FULLER COMMUNITY STANDARDS
Men and women of God are suited for Christian service by moral character as well as by academic achievement and spiritual gifts. Among their qualifications should be compassion for individual persons, sensitivity to the needs of the communities of which they are a part, a commitment to justice, a burden that the whole of God's will be obeyed on earth, personal integrity, a desire for moral growth, and mutual accountability. Students and employees at Fuller Theological Seminary are expected to exhibit these moral characteristics.
The ethical standards of Fuller Theological Seminary are guided by an understanding of Scripture and a commitment to its authority regarding all matters of Christian faith and living. The seminary community also desires to honor and respect the moral tradition of the churches who entrust students to us for education. These moral standards encompass every area of life, but prevailing confusion about specific areas leads the community to speak clearly about them. Students receiving training in a discipline for which there are professional ethical standards are subject to those as well.
Enrollment in or employment by Fuller Theological Seminary includes a commitment by each individual to adhere to all of the seminary's published policies and ethical standards.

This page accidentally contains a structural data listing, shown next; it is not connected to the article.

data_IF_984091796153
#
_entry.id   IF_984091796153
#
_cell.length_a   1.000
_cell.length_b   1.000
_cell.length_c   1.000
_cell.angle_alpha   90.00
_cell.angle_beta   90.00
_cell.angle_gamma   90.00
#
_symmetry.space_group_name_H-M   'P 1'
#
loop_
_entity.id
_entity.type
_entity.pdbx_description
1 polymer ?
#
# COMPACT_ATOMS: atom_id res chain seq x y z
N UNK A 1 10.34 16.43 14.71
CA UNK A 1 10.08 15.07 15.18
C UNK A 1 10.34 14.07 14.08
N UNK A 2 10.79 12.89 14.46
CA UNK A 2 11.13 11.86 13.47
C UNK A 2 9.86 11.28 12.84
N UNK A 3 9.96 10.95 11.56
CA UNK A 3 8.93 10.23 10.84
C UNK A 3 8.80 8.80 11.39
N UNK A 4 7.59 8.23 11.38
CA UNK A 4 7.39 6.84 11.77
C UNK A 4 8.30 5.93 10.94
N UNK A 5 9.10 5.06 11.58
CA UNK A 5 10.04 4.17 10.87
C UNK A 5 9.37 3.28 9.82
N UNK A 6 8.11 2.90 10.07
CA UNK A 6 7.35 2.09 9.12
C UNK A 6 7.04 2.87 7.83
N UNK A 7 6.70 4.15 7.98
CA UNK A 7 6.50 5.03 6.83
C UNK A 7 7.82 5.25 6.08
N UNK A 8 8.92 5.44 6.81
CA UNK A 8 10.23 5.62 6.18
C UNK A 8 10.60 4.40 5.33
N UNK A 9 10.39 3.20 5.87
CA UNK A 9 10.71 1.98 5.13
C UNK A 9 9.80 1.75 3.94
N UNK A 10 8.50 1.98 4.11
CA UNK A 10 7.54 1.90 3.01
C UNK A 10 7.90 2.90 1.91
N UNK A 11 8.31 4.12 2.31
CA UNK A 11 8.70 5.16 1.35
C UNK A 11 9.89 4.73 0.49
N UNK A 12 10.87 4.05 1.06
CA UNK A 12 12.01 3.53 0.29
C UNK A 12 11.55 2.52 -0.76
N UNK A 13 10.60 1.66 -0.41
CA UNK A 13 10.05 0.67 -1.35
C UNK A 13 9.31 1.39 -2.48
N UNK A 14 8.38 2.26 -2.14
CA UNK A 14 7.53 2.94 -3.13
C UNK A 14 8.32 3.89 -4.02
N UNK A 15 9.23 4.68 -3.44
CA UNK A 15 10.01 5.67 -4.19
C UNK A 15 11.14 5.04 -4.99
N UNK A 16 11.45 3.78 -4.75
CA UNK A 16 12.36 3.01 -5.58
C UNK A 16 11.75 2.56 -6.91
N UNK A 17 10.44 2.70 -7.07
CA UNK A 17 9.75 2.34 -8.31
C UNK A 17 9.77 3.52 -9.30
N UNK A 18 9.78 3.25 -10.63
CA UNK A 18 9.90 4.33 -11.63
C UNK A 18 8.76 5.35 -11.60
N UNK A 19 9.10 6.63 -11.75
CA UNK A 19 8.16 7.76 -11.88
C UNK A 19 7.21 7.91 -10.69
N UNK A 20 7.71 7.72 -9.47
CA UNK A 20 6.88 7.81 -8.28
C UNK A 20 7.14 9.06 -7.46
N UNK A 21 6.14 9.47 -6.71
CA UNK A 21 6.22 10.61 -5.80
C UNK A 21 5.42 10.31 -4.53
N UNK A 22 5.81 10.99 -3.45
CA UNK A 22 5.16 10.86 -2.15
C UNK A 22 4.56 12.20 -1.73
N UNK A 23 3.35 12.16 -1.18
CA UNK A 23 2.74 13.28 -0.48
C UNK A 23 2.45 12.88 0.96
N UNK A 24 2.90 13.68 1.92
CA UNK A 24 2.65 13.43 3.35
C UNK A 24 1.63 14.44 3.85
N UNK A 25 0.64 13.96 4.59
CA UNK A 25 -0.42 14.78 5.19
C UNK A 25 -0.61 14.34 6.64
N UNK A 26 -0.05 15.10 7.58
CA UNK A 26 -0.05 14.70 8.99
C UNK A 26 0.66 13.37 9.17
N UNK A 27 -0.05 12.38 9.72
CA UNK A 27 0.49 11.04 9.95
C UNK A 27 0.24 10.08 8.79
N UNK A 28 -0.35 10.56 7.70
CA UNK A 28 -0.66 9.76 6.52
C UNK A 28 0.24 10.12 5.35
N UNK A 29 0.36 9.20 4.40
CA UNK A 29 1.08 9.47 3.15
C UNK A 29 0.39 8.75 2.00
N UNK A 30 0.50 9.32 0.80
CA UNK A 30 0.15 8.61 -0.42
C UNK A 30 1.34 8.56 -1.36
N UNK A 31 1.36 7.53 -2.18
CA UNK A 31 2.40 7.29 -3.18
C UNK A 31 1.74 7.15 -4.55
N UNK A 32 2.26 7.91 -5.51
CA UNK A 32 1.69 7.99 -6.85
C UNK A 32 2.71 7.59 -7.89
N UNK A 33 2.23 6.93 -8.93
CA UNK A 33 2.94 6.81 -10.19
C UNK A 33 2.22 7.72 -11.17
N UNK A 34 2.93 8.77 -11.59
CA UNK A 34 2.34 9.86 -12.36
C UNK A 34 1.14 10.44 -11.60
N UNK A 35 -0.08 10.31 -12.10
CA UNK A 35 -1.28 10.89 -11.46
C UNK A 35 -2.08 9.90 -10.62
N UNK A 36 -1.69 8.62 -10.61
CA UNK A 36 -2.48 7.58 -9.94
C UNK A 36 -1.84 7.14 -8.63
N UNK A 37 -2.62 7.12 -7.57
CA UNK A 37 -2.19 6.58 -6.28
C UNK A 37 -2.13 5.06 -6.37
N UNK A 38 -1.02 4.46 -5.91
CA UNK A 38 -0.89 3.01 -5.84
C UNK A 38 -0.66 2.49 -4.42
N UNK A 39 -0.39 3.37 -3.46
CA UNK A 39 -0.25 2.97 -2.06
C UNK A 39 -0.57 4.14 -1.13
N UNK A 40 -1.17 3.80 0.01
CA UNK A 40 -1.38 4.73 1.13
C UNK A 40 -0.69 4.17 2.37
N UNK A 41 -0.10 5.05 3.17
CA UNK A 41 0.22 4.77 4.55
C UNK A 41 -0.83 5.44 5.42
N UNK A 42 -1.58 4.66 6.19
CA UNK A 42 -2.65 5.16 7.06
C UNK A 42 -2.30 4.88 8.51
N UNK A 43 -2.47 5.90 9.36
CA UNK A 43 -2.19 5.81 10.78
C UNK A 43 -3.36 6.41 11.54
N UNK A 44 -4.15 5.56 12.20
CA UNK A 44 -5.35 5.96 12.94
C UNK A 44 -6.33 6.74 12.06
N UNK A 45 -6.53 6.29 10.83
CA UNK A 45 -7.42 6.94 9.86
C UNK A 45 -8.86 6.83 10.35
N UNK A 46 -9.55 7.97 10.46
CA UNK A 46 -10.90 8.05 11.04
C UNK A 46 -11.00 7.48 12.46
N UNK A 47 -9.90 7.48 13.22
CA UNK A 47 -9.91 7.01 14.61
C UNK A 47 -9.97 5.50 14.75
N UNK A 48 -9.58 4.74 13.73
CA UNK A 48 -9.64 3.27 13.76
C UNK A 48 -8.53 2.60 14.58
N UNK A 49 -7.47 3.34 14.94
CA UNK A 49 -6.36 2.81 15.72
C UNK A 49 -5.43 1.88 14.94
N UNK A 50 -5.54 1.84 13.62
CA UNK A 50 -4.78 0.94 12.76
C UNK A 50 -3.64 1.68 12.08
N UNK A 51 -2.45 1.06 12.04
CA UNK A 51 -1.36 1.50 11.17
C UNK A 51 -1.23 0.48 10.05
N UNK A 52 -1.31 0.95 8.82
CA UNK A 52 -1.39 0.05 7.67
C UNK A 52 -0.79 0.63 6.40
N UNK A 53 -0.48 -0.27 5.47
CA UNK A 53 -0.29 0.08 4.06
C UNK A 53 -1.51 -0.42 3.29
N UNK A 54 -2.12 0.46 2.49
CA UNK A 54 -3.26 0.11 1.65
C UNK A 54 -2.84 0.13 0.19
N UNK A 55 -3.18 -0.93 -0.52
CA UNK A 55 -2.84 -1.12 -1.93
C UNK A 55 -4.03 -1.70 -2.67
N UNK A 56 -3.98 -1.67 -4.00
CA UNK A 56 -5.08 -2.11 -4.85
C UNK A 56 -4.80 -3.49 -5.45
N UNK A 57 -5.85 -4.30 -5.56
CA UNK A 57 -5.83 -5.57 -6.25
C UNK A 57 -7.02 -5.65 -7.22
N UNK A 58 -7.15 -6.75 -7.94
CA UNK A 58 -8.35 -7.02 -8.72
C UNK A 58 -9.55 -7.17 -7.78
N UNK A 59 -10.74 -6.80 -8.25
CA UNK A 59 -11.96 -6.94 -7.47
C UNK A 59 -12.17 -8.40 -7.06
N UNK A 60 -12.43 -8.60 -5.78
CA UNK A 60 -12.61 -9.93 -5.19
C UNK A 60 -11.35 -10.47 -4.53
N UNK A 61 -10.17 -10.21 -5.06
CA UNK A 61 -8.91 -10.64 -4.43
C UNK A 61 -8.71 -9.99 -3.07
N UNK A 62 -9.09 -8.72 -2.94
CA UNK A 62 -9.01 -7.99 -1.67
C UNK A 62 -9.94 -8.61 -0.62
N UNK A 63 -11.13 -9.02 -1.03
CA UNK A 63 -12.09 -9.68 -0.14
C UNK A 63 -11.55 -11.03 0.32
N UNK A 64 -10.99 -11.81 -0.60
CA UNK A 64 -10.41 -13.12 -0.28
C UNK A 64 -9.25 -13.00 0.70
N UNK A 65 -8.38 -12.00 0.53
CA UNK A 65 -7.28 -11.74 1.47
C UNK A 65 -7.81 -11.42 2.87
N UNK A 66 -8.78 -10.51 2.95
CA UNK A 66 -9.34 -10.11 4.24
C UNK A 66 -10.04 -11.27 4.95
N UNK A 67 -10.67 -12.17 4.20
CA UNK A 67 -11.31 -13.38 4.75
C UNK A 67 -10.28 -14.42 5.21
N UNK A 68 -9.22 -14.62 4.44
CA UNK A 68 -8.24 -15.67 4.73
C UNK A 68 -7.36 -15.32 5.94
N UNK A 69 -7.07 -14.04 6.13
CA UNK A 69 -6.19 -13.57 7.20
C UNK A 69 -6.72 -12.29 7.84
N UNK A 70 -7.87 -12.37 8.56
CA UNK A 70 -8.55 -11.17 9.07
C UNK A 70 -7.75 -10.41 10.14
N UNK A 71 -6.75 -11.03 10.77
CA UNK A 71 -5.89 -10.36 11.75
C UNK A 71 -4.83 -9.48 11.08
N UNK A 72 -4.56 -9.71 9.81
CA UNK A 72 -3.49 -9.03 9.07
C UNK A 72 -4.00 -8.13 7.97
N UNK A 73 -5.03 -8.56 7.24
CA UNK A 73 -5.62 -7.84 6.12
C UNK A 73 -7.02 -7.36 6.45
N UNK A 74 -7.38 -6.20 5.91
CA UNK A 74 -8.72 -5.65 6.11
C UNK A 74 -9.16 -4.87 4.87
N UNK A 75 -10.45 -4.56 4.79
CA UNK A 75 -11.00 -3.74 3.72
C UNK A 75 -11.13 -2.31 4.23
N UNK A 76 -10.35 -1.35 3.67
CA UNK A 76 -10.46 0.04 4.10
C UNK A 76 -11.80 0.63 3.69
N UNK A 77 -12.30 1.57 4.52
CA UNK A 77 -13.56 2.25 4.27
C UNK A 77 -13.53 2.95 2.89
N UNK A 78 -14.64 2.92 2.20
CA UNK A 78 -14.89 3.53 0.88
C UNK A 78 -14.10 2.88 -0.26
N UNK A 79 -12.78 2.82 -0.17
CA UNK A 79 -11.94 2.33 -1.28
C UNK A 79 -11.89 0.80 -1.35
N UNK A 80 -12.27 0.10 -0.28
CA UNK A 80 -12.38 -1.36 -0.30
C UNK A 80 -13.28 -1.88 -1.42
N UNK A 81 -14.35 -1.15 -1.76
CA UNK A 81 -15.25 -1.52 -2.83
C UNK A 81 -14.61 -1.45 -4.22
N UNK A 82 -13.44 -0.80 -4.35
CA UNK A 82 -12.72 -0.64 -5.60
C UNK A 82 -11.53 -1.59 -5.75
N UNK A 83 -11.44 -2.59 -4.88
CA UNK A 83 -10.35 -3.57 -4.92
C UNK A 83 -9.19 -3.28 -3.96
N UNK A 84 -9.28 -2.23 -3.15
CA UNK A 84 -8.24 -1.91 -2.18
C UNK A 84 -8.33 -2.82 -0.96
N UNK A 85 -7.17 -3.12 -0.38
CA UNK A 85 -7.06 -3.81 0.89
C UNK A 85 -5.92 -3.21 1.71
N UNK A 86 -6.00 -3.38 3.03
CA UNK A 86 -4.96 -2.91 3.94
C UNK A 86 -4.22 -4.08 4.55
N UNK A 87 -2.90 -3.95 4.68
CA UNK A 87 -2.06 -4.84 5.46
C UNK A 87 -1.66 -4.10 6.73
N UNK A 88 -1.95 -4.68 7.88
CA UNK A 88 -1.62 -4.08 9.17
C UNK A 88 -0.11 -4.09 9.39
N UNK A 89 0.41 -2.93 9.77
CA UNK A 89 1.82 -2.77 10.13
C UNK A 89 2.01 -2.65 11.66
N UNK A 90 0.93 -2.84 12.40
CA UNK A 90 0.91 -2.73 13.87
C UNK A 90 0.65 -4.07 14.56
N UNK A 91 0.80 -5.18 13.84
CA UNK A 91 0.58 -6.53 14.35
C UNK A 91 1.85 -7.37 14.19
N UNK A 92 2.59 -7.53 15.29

Seven statements of community standards are affirmed by all trustees, faculty, administrators/managers, staff, and students of the seminary. These are:
In the application of these community standards, the seminary urges the practice of loving verbal confrontation when any member of a Christian community feels that another member is living in violation of what the Bible teaches about Christian conduct. The seminary, therefore, encourages individuals to follow, where feasible, the steps of verbal confrontation and dialogue described in Matthew 18:15-22.
The seminary encourages any of its community who are in special need to seek education and counsel. The seminary is committed to extending Christian love to those involved in strife, marital conflict, or the struggle for sexual identity; and to demonstrating the personal forgiveness available through Christ for all human failure.
The use of seminary disciplinary procedures should always be viewed as a last resort. In no way do they exempt the seminary from making every possible effort to guide the honest pursuit of truth, to encourage wholesome approaches to sexuality, to support stable family life, or to model community relationships that convey respect for people and property.